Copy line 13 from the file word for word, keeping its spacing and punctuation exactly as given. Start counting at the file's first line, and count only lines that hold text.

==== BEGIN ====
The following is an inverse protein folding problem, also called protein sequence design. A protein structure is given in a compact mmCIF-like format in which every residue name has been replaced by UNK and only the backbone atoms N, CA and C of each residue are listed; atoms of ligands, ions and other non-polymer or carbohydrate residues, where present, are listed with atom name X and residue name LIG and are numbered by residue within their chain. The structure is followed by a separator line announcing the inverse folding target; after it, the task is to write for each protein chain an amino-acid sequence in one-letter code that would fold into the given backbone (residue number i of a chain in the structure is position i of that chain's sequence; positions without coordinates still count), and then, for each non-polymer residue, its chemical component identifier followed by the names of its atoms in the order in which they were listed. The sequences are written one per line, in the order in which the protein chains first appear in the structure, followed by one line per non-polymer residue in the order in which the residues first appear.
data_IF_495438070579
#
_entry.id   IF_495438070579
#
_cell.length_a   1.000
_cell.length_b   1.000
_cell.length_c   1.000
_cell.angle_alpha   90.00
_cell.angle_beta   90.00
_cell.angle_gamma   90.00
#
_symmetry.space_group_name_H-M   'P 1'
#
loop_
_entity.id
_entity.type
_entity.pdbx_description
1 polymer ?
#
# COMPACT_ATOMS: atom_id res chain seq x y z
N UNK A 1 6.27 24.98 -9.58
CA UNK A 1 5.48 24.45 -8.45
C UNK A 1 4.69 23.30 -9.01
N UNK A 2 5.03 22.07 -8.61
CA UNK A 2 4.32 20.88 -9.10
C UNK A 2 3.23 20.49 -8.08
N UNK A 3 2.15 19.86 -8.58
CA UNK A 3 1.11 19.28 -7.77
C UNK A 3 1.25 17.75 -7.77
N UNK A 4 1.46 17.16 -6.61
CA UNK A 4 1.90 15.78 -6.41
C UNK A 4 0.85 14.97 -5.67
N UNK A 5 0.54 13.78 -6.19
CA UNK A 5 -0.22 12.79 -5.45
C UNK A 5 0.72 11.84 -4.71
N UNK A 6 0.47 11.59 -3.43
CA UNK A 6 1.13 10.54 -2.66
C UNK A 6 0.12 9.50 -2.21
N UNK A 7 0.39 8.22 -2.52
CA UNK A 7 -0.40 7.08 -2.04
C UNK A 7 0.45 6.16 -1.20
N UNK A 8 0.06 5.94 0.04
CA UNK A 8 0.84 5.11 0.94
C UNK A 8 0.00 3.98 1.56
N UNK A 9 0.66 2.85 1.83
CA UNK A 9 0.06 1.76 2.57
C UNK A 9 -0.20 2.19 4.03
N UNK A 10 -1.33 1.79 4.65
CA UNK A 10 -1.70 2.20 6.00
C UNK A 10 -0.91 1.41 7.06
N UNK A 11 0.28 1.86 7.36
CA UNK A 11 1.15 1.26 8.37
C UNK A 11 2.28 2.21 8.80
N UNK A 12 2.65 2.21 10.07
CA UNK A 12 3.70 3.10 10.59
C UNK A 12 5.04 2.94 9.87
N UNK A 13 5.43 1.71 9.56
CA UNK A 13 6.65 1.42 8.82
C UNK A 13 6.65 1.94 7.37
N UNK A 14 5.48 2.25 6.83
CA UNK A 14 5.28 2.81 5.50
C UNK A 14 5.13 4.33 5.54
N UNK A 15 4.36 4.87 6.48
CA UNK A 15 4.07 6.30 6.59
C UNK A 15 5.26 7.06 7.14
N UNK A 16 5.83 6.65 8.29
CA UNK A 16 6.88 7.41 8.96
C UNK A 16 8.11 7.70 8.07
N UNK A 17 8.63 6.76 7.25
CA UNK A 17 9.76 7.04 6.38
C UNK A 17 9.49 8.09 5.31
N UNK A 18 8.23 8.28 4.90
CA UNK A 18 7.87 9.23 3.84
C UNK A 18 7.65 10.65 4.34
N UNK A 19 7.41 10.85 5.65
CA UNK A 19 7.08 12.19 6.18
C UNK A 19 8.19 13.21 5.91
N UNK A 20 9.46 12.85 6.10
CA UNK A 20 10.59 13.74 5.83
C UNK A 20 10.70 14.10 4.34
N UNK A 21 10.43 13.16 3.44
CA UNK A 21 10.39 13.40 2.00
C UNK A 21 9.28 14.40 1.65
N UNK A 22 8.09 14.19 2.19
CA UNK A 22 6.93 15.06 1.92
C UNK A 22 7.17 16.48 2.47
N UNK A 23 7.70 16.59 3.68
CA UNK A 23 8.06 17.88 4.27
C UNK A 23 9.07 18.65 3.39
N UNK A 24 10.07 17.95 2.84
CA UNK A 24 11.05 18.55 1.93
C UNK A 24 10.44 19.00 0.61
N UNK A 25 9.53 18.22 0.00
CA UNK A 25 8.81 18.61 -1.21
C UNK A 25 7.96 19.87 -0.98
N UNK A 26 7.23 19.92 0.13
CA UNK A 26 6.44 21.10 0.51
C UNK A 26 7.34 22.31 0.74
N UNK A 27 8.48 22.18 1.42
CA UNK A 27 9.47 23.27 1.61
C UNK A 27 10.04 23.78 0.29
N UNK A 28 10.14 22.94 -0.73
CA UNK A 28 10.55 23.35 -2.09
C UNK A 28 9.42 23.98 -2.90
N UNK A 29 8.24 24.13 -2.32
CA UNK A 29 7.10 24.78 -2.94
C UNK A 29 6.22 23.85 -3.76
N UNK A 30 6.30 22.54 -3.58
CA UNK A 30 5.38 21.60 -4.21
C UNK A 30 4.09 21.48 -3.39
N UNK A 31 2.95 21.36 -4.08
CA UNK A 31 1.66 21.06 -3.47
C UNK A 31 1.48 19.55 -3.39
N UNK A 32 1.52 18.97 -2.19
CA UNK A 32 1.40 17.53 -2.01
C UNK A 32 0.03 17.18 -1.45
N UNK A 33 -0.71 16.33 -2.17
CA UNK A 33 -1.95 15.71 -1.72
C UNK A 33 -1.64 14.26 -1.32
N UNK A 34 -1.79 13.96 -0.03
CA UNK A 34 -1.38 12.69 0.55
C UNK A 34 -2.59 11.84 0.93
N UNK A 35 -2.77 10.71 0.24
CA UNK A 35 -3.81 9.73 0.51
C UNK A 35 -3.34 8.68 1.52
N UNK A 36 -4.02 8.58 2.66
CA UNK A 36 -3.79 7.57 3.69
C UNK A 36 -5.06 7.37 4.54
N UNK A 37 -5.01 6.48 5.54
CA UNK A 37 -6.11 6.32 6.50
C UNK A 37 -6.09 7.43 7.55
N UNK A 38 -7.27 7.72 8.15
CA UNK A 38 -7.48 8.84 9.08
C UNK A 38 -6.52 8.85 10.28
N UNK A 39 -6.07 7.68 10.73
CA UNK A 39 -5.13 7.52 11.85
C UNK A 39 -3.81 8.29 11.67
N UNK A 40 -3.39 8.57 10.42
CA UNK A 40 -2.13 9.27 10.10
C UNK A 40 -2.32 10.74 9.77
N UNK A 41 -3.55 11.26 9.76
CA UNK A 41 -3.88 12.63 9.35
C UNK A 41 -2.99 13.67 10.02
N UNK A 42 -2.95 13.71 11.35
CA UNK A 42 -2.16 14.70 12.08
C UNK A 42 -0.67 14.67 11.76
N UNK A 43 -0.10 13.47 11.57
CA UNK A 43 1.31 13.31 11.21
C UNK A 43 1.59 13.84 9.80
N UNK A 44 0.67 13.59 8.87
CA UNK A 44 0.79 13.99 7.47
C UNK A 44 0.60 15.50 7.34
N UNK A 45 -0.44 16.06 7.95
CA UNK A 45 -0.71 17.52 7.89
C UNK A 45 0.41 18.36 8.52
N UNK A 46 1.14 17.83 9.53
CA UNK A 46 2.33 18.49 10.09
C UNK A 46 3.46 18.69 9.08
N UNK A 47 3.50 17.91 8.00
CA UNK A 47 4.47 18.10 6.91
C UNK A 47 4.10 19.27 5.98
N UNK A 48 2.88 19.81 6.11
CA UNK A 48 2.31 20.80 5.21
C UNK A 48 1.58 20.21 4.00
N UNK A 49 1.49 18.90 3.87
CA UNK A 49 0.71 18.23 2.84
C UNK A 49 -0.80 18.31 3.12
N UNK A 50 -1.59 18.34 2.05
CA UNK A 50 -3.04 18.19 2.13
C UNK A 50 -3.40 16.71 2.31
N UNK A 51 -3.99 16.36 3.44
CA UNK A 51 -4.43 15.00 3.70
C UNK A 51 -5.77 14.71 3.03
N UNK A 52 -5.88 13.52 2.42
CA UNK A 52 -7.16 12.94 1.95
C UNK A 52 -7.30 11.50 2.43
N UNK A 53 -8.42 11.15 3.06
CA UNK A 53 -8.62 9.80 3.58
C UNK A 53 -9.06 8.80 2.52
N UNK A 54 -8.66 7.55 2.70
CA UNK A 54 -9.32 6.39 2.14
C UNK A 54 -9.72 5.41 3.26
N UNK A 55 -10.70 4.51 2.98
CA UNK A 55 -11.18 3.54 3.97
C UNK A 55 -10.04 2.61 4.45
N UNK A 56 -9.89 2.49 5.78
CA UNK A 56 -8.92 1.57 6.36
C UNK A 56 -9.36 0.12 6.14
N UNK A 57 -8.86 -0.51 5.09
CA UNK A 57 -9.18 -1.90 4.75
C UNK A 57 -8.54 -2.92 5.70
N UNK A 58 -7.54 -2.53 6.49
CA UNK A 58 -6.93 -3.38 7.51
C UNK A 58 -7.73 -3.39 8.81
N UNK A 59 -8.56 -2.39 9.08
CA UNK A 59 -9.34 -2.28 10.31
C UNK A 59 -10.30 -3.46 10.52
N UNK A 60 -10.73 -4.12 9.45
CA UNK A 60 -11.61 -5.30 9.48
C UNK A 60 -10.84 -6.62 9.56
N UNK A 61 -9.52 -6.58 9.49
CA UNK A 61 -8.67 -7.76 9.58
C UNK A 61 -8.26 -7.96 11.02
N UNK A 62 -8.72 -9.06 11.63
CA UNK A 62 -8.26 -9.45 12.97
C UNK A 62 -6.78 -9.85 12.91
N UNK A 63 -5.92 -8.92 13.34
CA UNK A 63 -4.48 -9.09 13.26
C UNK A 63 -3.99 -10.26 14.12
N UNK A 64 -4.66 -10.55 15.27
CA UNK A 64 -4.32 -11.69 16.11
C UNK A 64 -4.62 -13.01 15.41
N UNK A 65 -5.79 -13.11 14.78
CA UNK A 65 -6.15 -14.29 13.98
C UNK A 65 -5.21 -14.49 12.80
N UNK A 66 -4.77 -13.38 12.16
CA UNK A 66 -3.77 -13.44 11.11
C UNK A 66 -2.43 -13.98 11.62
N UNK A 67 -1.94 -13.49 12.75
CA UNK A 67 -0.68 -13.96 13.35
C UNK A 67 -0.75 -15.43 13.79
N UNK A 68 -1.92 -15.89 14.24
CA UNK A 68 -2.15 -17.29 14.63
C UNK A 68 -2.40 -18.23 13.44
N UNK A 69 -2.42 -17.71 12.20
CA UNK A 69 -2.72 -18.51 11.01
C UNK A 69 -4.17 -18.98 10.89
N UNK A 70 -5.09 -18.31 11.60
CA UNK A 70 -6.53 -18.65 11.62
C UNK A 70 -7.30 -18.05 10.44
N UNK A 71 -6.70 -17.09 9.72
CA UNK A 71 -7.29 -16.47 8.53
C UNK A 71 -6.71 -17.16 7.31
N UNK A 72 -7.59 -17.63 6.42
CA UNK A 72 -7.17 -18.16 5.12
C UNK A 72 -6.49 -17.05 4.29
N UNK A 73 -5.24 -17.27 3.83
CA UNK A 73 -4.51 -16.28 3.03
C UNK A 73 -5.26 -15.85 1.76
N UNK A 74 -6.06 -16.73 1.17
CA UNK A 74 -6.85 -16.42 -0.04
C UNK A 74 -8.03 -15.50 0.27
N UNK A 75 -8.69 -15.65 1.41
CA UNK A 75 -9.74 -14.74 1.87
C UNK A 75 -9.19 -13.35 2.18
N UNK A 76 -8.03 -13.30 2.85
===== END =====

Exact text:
_symmetry.space_group_name_H-M   'P 1'